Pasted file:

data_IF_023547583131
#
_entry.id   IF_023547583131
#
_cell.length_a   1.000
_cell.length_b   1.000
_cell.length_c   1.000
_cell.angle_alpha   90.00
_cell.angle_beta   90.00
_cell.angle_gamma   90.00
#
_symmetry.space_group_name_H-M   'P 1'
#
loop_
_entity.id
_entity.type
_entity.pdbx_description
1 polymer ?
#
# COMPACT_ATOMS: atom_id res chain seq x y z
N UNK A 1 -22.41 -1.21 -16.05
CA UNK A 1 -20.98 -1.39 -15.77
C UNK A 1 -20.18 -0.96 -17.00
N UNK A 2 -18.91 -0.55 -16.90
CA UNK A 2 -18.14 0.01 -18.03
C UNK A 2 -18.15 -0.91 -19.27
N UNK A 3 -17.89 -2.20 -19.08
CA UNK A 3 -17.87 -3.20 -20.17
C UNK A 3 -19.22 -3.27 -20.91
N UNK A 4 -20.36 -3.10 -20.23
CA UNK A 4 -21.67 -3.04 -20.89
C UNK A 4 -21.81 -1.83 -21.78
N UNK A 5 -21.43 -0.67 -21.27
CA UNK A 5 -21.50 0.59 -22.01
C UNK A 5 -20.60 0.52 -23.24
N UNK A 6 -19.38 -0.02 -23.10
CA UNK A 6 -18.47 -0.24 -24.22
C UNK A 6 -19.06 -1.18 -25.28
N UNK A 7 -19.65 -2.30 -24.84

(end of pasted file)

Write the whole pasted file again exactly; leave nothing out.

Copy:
data_IF_023547583131
#
_entry.id   IF_023547583131
#
_cell.length_a   1.000
_cell.length_b   1.000
_cell.length_c   1.000
_cell.angle_alpha   90.00
_cell.angle_beta   90.00
_cell.angle_gamma   90.00
#
_symmetry.space_group_name_H-M   'P 1'
#
loop_
_entity.id
_entity.type
_entity.pdbx_description
1 polymer ?
#
# COMPACT_ATOMS: atom_id res chain seq x y z
N UNK A 1 -22.41 -1.21 -16.05
CA UNK A 1 -20.98 -1.39 -15.77
C UNK A 1 -20.18 -0.96 -17.00
N UNK A 2 -18.91 -0.55 -16.90
CA UNK A 2 -18.14 0.01 -18.03
C UNK A 2 -18.15 -0.91 -19.27
N UNK A 3 -17.89 -2.20 -19.08
CA UNK A 3 -17.87 -3.20 -20.17
C UNK A 3 -19.22 -3.27 -20.91
N UNK A 4 -20.36 -3.10 -20.23
CA UNK A 4 -21.67 -3.04 -20.89
C UNK A 4 -21.81 -1.83 -21.78
N UNK A 5 -21.43 -0.67 -21.27
CA UNK A 5 -21.50 0.59 -22.01
C UNK A 5 -20.60 0.52 -23.24
N UNK A 6 -19.38 -0.02 -23.10
CA UNK A 6 -18.47 -0.24 -24.22
C UNK A 6 -19.06 -1.18 -25.28
N UNK A 7 -19.65 -2.30 -24.84